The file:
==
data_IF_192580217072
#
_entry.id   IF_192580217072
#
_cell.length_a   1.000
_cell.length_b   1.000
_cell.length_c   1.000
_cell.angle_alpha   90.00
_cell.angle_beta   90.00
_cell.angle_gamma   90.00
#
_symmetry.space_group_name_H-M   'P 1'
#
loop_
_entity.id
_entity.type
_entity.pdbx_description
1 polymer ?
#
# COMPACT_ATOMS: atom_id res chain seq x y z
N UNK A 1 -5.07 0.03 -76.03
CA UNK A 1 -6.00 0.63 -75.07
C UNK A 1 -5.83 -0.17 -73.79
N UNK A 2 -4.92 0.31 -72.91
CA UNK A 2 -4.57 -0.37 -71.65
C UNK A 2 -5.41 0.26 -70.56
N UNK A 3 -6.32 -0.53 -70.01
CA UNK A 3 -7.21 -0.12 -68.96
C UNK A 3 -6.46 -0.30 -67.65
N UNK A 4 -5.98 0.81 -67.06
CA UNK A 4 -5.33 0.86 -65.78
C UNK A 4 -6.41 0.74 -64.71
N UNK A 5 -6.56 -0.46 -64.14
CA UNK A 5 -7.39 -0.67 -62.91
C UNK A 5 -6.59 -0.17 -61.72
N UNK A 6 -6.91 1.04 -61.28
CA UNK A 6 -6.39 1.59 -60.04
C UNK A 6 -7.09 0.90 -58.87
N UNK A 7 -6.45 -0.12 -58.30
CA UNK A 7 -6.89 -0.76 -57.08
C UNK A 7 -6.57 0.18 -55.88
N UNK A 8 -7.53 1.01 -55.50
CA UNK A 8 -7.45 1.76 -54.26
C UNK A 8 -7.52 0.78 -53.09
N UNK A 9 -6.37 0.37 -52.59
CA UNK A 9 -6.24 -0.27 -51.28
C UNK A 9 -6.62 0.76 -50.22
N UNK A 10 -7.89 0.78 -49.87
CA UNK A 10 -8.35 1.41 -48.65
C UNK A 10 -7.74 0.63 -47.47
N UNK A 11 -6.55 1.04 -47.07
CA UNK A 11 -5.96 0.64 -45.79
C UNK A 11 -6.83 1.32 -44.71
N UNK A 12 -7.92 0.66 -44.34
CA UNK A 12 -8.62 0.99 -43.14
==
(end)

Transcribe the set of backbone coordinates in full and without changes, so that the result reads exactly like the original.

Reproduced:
data_IF_192580217072
#
_entry.id   IF_192580217072
#
_cell.length_a   1.000
_cell.length_b   1.000
_cell.length_c   1.000
_cell.angle_alpha   90.00
_cell.angle_beta   90.00
_cell.angle_gamma   90.00
#
_symmetry.space_group_name_H-M   'P 1'
#
loop_
_entity.id
_entity.type
_entity.pdbx_description
1 polymer ?
#
# COMPACT_ATOMS: atom_id res chain seq x y z
N UNK A 1 -5.07 0.03 -76.03
CA UNK A 1 -6.00 0.63 -75.07
C UNK A 1 -5.83 -0.17 -73.79
N UNK A 2 -4.92 0.31 -72.91
CA UNK A 2 -4.57 -0.37 -71.65
C UNK A 2 -5.41 0.26 -70.56
N UNK A 3 -6.32 -0.53 -70.01
CA UNK A 3 -7.21 -0.12 -68.96
C UNK A 3 -6.46 -0.30 -67.65
N UNK A 4 -5.98 0.81 -67.06
CA UNK A 4 -5.33 0.86 -65.78
C UNK A 4 -6.41 0.74 -64.71
N UNK A 5 -6.56 -0.46 -64.14
CA UNK A 5 -7.39 -0.67 -62.91
C UNK A 5 -6.59 -0.17 -61.72
N UNK A 6 -6.91 1.04 -61.28
CA UNK A 6 -6.39 1.59 -60.04
C UNK A 6 -7.09 0.90 -58.87
N UNK A 7 -6.45 -0.12 -58.30
CA UNK A 7 -6.89 -0.76 -57.08
C UNK A 7 -6.57 0.18 -55.88
N UNK A 8 -7.53 1.01 -55.50
CA UNK A 8 -7.45 1.76 -54.26
C UNK A 8 -7.52 0.78 -53.09
N UNK A 9 -6.37 0.37 -52.59
CA UNK A 9 -6.24 -0.27 -51.28
C UNK A 9 -6.62 0.76 -50.22
N UNK A 10 -7.89 0.78 -49.87
CA UNK A 10 -8.35 1.41 -48.65
C UNK A 10 -7.74 0.63 -47.47
N UNK A 11 -6.55 1.04 -47.07
CA UNK A 11 -5.96 0.64 -45.79
C UNK A 11 -6.83 1.32 -44.71
N UNK A 12 -7.92 0.66 -44.34
CA UNK A 12 -8.62 0.99 -43.14